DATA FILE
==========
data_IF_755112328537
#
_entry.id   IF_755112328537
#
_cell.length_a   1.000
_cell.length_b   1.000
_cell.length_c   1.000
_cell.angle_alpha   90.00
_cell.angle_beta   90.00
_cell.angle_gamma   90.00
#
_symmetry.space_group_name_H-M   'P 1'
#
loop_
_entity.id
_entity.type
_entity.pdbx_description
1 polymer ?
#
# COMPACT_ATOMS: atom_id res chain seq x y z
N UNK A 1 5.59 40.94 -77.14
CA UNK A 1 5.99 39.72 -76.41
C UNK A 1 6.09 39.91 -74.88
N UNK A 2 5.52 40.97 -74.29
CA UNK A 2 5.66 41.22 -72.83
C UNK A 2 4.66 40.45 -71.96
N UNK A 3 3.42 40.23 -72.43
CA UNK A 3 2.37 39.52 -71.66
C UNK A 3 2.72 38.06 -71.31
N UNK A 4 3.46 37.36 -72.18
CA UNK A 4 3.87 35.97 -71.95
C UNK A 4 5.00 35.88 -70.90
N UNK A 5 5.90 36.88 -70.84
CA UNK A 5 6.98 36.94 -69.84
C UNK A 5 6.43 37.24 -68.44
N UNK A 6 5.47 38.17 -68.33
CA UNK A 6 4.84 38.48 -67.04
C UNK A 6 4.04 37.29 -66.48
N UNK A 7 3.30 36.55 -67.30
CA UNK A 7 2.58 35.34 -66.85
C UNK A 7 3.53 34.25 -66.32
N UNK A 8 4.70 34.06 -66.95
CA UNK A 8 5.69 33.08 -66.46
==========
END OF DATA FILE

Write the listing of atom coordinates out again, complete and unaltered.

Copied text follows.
data_IF_755112328537
#
_entry.id   IF_755112328537
#
_cell.length_a   1.000
_cell.length_b   1.000
_cell.length_c   1.000
_cell.angle_alpha   90.00
_cell.angle_beta   90.00
_cell.angle_gamma   90.00
#
_symmetry.space_group_name_H-M   'P 1'
#
loop_
_entity.id
_entity.type
_entity.pdbx_description
1 polymer ?
#
# COMPACT_ATOMS: atom_id res chain seq x y z
N UNK A 1 5.59 40.94 -77.14
CA UNK A 1 5.99 39.72 -76.41
C UNK A 1 6.09 39.91 -74.88
N UNK A 2 5.52 40.97 -74.29
CA UNK A 2 5.66 41.22 -72.83
C UNK A 2 4.66 40.45 -71.96
N UNK A 3 3.42 40.23 -72.43
CA UNK A 3 2.37 39.52 -71.66
C UNK A 3 2.72 38.06 -71.31
N UNK A 4 3.46 37.36 -72.18
CA UNK A 4 3.87 35.97 -71.95
C UNK A 4 5.00 35.88 -70.90
N UNK A 5 5.90 36.88 -70.84
CA UNK A 5 6.98 36.94 -69.84
C UNK A 5 6.43 37.24 -68.44
N UNK A 6 5.47 38.17 -68.33
CA UNK A 6 4.84 38.48 -67.04
C UNK A 6 4.04 37.29 -66.48
N UNK A 7 3.30 36.55 -67.30
CA UNK A 7 2.58 35.34 -66.85
C UNK A 7 3.53 34.25 -66.32
N UNK A 8 4.70 34.06 -66.95
CA UNK A 8 5.69 33.08 -66.46